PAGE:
My role as a consultant is to help clients get from their current operations to become best in class (or at least better). The problem, however, seems to be that improvements don't stick. After a period of improved performance, improvements seem to slip away as staff turn over and markets change. How can I help my clients extend the period of performance improvement?
Several years ago William Bridges made the distinction between change and transition. He said that too many companies are focused on change, which is an activity-based concept, and too few are focused on transition, which is a more continuous concept. The latter includes the transformation of culture required to sustain improved performance. As a consultant, part of your job is to determine to what extent your client needs support in each of these areas, given that both are needed.
Be clear with your client about the scope of their intended improvement effort and to what extent you can help them. Change activities such as new hires or training, improved technology, financial restructuring, or a new marketing plan are straightforward, although not necessarily easy. These are typical areas for which companies ask consultants for help. What is harder is the transition of the culture, the concept of operations, and embedding strategy into the organization. These latter outcomes are seen as softer and indirect foci of consulting and for which too few clients appreciate the need. However, without them, the "change" is temporary and performance improvement dissipates. The ability to carry a client through transition can be at least as important as traditional change activities.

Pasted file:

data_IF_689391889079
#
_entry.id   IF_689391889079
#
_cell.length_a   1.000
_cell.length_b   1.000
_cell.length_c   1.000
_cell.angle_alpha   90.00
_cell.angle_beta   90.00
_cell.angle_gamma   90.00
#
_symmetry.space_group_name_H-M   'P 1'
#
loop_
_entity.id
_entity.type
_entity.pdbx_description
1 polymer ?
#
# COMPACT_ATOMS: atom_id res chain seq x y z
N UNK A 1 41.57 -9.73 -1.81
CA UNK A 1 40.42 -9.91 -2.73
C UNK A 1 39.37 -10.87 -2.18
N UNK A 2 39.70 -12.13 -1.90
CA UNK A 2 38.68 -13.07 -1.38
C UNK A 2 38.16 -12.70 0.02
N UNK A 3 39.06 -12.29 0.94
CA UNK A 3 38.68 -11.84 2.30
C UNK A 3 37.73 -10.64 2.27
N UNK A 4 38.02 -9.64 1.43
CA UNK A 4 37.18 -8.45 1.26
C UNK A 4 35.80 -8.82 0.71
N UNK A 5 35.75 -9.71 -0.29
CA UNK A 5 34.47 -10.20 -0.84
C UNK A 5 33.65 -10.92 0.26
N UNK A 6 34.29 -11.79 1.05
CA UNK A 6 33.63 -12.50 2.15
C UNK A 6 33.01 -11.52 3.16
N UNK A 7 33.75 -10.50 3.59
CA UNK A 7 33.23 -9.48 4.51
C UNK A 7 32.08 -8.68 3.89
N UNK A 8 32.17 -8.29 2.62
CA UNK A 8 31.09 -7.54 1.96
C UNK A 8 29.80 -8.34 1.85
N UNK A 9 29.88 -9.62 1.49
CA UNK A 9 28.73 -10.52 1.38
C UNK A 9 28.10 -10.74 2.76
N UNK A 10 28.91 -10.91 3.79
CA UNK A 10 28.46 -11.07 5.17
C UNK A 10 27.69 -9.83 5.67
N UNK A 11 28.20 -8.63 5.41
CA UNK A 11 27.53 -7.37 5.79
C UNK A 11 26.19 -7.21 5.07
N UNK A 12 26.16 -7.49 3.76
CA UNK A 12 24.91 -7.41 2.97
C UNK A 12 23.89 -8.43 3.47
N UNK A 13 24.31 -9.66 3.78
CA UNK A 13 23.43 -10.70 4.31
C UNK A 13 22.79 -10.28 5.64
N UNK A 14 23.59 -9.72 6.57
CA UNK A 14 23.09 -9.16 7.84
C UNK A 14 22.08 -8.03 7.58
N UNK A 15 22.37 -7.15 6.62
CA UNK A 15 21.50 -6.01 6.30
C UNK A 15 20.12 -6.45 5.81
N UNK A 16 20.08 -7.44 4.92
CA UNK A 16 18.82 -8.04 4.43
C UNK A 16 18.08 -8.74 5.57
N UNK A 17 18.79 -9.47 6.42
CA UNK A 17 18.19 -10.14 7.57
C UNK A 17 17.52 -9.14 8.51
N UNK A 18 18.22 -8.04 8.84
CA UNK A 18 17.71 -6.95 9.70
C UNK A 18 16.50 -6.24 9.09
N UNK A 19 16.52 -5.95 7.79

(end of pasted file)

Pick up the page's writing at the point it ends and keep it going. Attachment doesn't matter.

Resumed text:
Tip: Explain to your client the difference between change and transition and the role o each in where they want to take the organization. Perhaps both of you might read Bridges' book Managing Transitions and discuss how you can help with each aspect. This is a good opportunity to use your network to assemble a complete consulting team to provide skills in whichever area (change or transition) in which you lack skills.
© 2009 Institute of Management Consultants USA